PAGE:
Rettland Farm

Rettland Farm

Thursday, January 14, 2010

Layin' Hen Blues

The original intent of this blog was for me to talk about what I'm doing and the thought processes that I go through in the course of producing food on the farm. As I looked back over my 2009 posts, I realized that I didn't do much of that at all. Not surprising, if you know me. I'm not really into talking about me.

Add to that the fact that when I did post, I felt obligated to defend the world against vegans and rogue Texas History professors (did that twice), and I didn't really talk about the farm that much at all. So, I'll work on that. Starting today.

We have produced eggs from free range hens for about two years. If you've never had an egg that came from a chicken that ate lots of green grass and insects, then you haven't lived, friend. They are superb. I really like them, my family likes them, and most importantly, my customers like them. I actually had a customer tell me once that she dreamed about my eggs. Yeah, they're that good.

The problem is, this year has not been a good year to be an egg laying chicken on this farm. To put it briefly, we have become a Four Star Dining Mecca for every damn predatory species within a mile (or more) of this place. We had a major chicken slaughter in the early summer, and we have never really gotten our production back since then.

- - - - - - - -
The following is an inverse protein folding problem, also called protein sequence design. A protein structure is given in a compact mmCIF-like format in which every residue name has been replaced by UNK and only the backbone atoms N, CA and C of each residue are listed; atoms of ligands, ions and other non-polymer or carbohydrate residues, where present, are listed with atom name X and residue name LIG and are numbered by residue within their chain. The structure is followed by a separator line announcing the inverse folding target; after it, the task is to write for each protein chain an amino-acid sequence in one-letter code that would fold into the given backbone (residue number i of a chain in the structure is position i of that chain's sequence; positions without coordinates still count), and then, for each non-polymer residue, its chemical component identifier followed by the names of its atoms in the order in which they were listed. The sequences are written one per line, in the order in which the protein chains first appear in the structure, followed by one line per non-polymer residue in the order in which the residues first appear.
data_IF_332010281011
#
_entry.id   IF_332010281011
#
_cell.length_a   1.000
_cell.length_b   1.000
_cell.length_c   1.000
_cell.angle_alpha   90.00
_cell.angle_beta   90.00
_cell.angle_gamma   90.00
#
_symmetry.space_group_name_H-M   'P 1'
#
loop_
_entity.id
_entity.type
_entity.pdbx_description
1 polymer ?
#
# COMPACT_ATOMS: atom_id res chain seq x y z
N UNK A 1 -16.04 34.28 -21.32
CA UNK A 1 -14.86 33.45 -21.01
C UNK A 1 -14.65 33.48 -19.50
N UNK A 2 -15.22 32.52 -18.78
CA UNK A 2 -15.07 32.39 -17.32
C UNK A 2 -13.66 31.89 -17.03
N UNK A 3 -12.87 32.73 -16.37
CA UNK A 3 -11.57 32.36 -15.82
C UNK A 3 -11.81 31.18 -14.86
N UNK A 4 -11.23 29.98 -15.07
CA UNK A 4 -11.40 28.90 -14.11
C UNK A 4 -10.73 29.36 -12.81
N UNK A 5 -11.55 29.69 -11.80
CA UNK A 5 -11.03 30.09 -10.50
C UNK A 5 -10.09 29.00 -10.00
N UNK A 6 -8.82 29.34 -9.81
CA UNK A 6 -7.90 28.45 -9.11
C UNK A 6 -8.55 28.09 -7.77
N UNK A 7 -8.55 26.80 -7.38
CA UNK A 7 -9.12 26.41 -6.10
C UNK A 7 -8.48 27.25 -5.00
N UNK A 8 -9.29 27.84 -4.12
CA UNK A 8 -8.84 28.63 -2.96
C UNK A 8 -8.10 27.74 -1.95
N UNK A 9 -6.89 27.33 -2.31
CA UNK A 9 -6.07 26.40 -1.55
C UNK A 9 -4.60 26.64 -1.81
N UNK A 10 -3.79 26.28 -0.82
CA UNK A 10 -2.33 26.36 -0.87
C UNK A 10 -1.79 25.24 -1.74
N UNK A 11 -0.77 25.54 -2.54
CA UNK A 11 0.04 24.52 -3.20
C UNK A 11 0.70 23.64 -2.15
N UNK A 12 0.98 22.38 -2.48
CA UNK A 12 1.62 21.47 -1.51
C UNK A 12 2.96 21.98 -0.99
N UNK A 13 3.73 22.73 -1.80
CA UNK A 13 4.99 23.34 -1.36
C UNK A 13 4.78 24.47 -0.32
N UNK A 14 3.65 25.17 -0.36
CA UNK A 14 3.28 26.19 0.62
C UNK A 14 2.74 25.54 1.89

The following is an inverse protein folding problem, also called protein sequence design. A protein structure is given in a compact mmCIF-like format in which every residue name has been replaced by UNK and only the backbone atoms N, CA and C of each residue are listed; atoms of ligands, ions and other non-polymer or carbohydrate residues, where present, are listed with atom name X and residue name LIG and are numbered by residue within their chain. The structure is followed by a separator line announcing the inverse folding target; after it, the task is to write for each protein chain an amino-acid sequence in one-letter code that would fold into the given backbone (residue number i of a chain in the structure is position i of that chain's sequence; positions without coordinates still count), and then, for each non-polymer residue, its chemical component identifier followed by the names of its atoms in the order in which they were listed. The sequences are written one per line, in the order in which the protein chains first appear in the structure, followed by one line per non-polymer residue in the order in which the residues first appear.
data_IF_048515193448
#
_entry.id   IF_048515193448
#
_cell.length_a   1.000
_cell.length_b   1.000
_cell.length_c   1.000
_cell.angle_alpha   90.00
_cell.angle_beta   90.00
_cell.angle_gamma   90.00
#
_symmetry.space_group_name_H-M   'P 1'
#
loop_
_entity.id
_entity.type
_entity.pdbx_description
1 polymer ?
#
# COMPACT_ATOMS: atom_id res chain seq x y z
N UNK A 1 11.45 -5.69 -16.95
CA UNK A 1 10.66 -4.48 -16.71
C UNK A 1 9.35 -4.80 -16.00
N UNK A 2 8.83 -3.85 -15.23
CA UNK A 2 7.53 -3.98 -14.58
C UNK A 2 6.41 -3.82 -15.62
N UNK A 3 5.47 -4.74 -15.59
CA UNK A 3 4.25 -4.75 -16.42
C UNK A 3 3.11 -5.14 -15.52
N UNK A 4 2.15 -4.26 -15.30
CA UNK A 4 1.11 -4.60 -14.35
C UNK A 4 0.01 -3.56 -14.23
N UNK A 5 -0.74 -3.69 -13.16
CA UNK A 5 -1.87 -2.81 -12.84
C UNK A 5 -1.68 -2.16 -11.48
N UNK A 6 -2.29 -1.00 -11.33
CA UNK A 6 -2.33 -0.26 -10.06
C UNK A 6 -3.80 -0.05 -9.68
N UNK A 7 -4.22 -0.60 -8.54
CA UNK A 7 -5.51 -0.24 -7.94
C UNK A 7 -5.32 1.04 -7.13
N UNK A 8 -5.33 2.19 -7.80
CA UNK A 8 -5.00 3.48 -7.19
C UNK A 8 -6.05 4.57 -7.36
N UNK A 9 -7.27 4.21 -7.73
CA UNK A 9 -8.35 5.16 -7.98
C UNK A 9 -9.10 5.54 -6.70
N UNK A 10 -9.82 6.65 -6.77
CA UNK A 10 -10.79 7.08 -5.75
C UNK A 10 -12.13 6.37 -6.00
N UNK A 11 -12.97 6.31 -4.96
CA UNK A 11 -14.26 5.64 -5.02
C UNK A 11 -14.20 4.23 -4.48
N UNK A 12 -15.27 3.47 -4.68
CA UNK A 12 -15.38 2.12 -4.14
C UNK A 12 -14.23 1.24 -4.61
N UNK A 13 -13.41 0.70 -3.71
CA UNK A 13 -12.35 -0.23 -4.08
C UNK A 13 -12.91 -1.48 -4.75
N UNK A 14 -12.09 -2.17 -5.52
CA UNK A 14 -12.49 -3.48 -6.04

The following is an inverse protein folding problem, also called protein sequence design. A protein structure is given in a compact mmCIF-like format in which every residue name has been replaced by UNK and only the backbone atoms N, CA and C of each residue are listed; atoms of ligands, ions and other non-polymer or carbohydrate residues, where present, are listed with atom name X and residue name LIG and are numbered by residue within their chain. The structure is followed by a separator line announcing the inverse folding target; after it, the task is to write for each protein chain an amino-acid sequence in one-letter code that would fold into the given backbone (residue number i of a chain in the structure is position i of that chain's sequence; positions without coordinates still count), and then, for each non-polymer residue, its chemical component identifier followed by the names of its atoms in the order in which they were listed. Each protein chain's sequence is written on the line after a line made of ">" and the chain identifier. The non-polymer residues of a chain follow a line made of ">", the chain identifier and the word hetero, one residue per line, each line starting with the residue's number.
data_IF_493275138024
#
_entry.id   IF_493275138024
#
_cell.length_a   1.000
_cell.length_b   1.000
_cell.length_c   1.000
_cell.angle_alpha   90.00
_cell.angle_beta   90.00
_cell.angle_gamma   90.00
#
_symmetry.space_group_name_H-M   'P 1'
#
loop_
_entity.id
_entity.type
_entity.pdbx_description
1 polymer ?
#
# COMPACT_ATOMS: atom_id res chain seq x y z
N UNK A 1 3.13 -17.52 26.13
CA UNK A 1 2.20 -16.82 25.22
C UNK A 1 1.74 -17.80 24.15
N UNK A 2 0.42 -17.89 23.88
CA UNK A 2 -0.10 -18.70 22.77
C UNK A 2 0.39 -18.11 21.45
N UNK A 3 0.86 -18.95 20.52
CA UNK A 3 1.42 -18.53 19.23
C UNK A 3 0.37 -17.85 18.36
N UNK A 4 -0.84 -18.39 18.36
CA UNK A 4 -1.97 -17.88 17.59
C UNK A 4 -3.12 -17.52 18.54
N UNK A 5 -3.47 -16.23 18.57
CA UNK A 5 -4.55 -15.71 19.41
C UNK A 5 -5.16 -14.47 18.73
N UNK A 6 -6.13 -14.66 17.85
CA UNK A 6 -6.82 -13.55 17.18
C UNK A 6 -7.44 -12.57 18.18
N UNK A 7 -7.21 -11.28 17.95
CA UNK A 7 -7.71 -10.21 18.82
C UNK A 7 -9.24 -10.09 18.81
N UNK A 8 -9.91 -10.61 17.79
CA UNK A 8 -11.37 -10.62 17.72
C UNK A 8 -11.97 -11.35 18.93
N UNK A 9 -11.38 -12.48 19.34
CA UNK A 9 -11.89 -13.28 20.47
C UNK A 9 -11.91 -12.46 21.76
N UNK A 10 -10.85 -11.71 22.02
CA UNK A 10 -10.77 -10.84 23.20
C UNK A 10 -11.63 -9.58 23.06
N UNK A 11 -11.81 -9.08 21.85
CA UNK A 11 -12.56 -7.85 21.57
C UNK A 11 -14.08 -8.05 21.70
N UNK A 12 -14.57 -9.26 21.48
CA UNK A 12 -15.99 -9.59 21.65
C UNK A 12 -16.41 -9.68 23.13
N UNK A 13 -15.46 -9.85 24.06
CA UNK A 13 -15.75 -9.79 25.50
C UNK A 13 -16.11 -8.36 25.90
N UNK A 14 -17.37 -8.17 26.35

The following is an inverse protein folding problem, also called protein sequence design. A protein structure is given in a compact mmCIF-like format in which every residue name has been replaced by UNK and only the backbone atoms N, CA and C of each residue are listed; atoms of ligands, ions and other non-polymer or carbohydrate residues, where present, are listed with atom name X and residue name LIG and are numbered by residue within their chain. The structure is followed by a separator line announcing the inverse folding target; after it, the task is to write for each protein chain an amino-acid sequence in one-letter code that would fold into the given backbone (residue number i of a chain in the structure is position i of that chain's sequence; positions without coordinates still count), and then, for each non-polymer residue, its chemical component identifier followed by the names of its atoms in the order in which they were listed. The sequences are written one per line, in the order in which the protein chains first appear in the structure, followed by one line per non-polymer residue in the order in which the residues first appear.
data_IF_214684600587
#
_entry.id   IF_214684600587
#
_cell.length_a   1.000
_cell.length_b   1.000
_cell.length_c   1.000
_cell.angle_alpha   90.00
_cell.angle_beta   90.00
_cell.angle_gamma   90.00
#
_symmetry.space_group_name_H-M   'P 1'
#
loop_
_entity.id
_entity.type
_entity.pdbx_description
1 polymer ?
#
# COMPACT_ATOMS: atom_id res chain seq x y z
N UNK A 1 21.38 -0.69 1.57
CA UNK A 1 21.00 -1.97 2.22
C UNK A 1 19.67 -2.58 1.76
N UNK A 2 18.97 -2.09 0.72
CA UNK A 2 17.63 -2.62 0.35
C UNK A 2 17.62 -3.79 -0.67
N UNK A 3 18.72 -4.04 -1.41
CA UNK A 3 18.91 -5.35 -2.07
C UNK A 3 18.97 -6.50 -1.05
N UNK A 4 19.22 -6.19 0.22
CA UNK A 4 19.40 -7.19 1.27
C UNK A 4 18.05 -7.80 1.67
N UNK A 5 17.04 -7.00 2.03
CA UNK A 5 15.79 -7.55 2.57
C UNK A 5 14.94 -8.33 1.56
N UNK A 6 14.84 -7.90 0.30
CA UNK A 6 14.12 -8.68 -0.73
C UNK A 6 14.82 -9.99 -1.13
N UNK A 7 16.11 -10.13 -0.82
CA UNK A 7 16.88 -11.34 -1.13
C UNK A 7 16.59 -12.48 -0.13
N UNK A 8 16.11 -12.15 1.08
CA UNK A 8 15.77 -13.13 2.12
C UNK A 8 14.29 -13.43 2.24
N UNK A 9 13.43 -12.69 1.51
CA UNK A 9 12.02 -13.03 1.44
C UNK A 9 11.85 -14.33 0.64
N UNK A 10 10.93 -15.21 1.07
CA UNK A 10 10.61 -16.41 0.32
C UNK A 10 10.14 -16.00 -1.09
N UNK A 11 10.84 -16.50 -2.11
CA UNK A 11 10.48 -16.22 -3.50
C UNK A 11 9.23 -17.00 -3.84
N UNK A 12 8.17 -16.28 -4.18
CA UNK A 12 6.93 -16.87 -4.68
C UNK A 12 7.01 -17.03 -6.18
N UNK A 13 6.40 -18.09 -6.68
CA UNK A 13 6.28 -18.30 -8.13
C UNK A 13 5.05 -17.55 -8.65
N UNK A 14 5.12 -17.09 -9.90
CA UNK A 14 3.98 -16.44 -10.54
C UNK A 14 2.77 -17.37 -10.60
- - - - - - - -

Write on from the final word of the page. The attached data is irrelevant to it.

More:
I hatched my own chicks and raised them.

I bought some really beautiful black hens from another small farmer.

And yet, every week, our head counts continue to decline, to the point that I have the fewest number of layers on the farm that I've ever had.

I have taken steps to protect the birds, but it's been difficult, and largely ineffective. I have (until recently) insisted that the hens be allowed free roam outside during daylight hours. This stubborn, but well intentioned position has resulted in big losses during daylight hours in the last few weeks, to the point that I'm now keeping the hens inside. I hate to do it (and rest assured, it is only temporary), but it's less cruel to leave them in a spacious, well bedded henhouse than to allow them to die a horrible death in the jaws of a cunning, greedy predator.

So, we have to change a few things. I need to change my management style with the hens. I am going to have to move from the laissez-faire approach that has given the birds minimal safety but maximum freedom; to a more hands-on, managed system that allows me to provide them with the protection they need, while still allowing them access to green grass, sunshine, fresh air, and bugs.

I have always said, "If I have to raise chickens indoors, then I won't raise chickens", and that maxim is still true. But I have a few ideas that I'm going to try that will still give the birds great lives, and keep most of them off the menu at the Fox Cafe.

I'll keep you posted.

No comments:

Post a Comment